Artist Ryan Onorato keeps the art simple and the colors clean and straightforward, using simple orange palettes for daytime scenes and spooky blues at night. The clean, straightforward style, paired with Poulton’s easy panel layouts - usually four to a page, and no more than six - make a visually appealing book perfectly suited to new readers to page through. The characters are engaging and expressive (the thick eyebrows Onorato gives the characters in particular) and the panels are never too littered with details that could distract or misdirect young eyes transitioning from picture-heavy storybooks to a story-heavy book with pictures.

Poulton’s dialogue is always clear and straightforward, with an easy vocabulary that isn’t oversimplified or excessively childish; he finds a solid middle ground between being too challenging for brand new readers or too simple and dull for adults. In turn, the limited dialogue and larger panels give Onorato the freedom to use a large, bold lettering style perfect for kids’ eyes - his “p”s and “d”s are a little tricky in the first few pages, though, making “Poulton” look like “Doulton” until you’re given additional words and context to establish which letter is which. It’s less of a problem later in the book, though - a child will know pizza isn’t “dizza” and “friends” isn’t “frienps.”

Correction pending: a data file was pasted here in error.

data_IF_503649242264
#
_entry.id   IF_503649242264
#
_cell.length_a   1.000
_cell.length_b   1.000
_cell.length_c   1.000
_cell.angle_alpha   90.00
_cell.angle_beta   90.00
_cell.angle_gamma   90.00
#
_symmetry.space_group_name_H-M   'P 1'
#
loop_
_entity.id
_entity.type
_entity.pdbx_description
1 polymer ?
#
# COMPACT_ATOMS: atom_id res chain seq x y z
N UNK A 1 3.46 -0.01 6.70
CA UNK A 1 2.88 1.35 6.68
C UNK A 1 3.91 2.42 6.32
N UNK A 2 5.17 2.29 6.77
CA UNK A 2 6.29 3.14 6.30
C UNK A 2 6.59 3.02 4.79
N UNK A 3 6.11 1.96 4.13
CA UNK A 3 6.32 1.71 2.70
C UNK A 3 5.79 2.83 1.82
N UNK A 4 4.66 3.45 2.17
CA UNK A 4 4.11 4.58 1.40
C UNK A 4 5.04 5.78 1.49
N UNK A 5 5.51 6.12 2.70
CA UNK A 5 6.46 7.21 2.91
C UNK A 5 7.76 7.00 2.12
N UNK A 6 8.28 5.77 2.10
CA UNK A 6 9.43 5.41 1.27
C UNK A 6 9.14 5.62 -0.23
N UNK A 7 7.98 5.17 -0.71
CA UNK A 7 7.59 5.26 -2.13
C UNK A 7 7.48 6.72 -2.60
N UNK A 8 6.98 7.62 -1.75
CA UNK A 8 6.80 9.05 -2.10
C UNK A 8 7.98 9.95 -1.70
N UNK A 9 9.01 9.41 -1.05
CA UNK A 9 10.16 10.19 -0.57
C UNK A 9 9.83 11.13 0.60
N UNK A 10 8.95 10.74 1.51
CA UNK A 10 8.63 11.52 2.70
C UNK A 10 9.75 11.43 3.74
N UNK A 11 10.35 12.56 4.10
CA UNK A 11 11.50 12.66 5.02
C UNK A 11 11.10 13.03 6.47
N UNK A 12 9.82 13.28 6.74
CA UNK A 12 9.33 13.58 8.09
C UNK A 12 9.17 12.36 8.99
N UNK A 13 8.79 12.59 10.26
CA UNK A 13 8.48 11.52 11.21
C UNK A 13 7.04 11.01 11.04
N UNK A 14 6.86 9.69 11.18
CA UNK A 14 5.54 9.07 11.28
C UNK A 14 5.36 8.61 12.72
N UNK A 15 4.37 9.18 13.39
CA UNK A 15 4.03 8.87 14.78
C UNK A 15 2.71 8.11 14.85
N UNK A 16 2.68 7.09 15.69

Pizza Tree is an engaging and truly all-ages graphic novel that perfectly blends spooky elements with a sweet family tale. Poulton, an experienced children’s book writer, has a keen eye for engaging layouts that keep the book visually interesting without overcomplicating the pages, and Onorato’s bold visual style works well with Poulton’s layouts and the more outlandish elements of the story. For those bold folks trekking out to SDCC this weekend, it’s worth keeping an eye out for Poulton and stopping by, and for any comics fans looking to introduce the medium to the young readers in your lives, this will make a perfect birthday or holiday gift when it hits shops later this year.